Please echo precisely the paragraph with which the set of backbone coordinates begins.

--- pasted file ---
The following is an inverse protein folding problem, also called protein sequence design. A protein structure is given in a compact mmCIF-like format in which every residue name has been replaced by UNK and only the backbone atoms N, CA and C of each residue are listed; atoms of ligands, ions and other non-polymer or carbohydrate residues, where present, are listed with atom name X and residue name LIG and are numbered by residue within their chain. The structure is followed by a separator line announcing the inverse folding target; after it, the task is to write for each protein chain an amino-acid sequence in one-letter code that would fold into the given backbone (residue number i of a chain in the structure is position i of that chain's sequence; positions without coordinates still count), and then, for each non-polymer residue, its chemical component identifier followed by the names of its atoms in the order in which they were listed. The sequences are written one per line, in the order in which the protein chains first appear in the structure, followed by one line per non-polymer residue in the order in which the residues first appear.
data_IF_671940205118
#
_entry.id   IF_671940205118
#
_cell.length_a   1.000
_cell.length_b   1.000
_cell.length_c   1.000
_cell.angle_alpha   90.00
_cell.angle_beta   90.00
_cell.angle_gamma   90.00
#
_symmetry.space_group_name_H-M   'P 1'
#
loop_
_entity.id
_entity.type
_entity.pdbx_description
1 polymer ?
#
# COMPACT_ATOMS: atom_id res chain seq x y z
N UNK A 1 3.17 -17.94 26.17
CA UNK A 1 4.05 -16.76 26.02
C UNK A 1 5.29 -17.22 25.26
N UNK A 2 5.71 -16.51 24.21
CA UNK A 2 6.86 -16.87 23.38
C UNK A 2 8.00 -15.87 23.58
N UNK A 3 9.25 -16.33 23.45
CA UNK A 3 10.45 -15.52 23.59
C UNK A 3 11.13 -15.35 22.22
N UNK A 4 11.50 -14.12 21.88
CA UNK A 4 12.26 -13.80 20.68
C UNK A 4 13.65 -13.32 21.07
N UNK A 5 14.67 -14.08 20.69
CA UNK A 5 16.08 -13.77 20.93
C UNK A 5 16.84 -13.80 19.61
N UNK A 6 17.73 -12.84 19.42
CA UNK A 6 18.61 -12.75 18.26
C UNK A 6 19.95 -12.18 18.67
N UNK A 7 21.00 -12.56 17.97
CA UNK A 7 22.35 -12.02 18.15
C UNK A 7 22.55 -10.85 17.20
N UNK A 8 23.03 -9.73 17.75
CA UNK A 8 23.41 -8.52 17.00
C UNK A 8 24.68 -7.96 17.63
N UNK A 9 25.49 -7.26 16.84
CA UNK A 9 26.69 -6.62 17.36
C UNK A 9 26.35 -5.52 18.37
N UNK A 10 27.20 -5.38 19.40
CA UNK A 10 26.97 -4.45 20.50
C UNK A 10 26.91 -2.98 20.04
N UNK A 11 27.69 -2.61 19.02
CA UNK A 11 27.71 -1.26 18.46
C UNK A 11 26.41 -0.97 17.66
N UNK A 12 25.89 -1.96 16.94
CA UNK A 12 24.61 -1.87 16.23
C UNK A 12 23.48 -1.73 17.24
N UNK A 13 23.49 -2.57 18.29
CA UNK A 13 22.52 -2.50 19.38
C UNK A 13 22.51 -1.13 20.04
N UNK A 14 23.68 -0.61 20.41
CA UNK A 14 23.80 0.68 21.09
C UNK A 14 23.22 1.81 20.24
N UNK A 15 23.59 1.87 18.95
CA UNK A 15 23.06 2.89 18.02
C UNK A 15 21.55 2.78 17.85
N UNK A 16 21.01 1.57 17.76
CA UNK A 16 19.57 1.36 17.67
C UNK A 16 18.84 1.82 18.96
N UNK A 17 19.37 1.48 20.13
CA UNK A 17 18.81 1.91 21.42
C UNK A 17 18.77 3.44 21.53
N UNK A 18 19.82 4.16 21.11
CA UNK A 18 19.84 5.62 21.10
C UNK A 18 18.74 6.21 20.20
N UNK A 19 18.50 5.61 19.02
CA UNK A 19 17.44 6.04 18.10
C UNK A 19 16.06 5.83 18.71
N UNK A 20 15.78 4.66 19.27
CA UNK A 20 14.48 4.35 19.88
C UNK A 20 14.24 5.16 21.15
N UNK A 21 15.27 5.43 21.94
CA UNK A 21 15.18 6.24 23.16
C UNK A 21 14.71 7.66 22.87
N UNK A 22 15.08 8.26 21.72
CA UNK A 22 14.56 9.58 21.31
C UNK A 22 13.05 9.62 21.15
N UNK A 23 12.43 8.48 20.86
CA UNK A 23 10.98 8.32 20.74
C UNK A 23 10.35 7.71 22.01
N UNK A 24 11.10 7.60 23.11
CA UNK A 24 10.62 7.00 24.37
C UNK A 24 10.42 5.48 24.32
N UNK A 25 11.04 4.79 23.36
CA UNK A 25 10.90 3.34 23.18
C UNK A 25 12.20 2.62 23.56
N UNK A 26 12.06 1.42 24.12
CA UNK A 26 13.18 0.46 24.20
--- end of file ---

The following is an inverse protein folding problem, also called protein sequence design. A protein structure is given in a compact mmCIF-like format in which every residue name has been replaced by UNK and only the backbone atoms N, CA and C of each residue are listed; atoms of ligands, ions and other non-polymer or carbohydrate residues, where present, are listed with atom name X and residue name LIG and are numbered by residue within their chain. The structure is followed by a separator line announcing the inverse folding target; after it, the task is to write for each protein chain an amino-acid sequence in one-letter code that would fold into the given backbone (residue number i of a chain in the structure is position i of that chain's sequence; positions without coordinates still count), and then, for each non-polymer residue, its chemical component identifier followed by the names of its atoms in the order in which they were listed. The sequences are written one per line, in the order in which the protein chains first appear in the structure, followed by one line per non-polymer residue in the order in which the residues first appear.